James A. "Jim" Lawrence pursued careers in both commercial photography and advertising in San Francisco before settling in Nevada in 1949. Lawrence, primarily a watercolorist, and his wife, Gerri, also a painter, established their home/studios at Rock Creek Ranch outside of Gardnerville, Nevada, and were founding members of the East Fork Gallery in that community.
Lawrence was born in San Mateo, California, in 1910. As a youth, he loved the outdoors, and spent a great deal of his free time on a friend's large cattle ranch in Northern California. He attended the University of California at Davis, and graduated in 1933 with a degree in landscape design. During his studies, a fellow student kept telling Lawrence about the magnificence of the Carson Valley in Nevada, a relatively unspoiled ranching region south of Carson City. He visited a few times, and, by the late 1930s, Lawrence had taken to frequenting a sheep shack on the old Cardinal Ranch south of Gardnerville in the summers–painting and photographing around the region.
Lawrence was a restless spirit; he studied at Art Center School and Chouinard School of Art in Los Angeles. In 1940, he was in New York City taking classes at the Art Students League and New York School of Modern Photography.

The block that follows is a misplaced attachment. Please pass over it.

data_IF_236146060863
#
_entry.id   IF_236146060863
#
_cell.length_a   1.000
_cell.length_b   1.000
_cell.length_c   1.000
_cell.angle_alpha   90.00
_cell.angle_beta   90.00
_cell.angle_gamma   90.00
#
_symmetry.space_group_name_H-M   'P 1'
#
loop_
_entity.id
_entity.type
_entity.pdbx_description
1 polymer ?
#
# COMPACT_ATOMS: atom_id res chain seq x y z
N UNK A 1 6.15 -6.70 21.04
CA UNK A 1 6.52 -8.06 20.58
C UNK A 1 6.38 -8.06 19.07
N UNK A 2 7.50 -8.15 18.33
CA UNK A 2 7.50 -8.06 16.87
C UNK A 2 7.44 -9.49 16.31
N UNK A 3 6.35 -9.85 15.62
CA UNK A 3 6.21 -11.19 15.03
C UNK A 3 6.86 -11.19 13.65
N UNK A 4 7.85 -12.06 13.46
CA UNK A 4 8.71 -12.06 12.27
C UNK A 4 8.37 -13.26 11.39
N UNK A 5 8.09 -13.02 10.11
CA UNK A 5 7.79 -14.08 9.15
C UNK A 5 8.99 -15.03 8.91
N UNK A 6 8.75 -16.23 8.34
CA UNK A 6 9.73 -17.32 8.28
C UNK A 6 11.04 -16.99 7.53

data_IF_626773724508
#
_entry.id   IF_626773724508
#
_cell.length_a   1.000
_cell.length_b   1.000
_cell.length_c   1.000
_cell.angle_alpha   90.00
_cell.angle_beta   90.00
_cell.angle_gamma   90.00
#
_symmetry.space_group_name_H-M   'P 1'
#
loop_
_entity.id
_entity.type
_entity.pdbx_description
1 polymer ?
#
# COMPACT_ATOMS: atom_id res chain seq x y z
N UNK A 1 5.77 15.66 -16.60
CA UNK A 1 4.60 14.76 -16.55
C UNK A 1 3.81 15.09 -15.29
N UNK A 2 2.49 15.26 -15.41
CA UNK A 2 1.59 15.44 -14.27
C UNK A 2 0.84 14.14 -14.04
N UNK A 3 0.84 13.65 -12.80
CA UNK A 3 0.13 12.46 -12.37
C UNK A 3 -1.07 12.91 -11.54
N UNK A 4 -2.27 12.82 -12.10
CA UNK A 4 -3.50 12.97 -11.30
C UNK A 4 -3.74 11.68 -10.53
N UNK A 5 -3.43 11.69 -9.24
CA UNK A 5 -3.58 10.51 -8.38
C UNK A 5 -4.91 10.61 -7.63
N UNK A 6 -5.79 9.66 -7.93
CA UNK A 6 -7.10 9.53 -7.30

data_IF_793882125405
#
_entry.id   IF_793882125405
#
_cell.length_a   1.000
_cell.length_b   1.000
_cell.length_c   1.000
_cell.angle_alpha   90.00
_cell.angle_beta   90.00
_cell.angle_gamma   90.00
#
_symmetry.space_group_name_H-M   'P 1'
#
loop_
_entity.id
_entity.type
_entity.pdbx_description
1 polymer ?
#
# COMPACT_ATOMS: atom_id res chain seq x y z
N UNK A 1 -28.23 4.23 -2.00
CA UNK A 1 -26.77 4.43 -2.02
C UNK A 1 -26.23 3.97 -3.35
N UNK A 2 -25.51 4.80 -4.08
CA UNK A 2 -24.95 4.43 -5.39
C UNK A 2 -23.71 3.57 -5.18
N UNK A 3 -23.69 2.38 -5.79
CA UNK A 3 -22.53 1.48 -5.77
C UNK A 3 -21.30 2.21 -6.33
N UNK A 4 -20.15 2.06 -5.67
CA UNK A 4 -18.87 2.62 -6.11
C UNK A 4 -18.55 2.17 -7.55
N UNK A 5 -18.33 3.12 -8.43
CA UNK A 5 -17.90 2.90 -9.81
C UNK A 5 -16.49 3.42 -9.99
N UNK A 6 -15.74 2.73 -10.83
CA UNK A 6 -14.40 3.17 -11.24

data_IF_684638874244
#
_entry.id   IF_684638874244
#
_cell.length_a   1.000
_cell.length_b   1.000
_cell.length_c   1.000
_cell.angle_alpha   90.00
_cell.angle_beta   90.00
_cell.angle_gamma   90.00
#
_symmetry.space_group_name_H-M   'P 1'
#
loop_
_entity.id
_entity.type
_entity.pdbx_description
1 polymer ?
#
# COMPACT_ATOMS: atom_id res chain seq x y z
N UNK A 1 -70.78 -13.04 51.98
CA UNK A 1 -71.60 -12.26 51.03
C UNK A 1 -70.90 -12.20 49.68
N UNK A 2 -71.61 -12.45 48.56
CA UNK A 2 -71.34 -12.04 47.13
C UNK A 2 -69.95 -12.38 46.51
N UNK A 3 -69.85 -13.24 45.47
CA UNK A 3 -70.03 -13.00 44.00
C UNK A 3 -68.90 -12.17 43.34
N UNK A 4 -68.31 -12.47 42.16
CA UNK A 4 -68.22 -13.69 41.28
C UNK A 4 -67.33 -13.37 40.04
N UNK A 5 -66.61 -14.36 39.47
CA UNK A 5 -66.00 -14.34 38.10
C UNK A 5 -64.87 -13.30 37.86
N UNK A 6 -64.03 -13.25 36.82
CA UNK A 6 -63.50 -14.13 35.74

The artist's record of exhibitions is lengthy, and includes the Art Institute of Chicago, Los Angeles County Museum, H. M. De Young Museum in San Francisco, and Stanford University, where he was featured in a solo exhibition of watercolors. Lawrence was a frequent exhibitor in the galleries of northern Nevada: Nevada Art Gallery (now Nevada Museum of Art); University of Nevada, Reno; and Northeastern Nevada Museum in Elko.
In addition to his role as a founder of the East Fork Gallery in Gardnerville, Lawrence helped organize the Carson City chapter of the Nevada Artist Association and Carson Valley Art Association. Reports of Lawrence's activities often found their way on to the pages of the Carson Valley News
, Nevada Appeal,
and newspapers in Reno.
The subject that most captured Lawrence's imagination and creativity, whether it was in painting or photography, was the Western landscape. The artist moved his brush swiftly across the paper—the result was often more gestural than literal, with brevity in place of overwrought details. The same held true when he introduced old structures or wildlife in his images.
Roberta McConnell. The Man with the Golden Brush. Genoa Enterprise, November 1991.
Jim McCormickLast Updated: 2008-12-30 10:43:12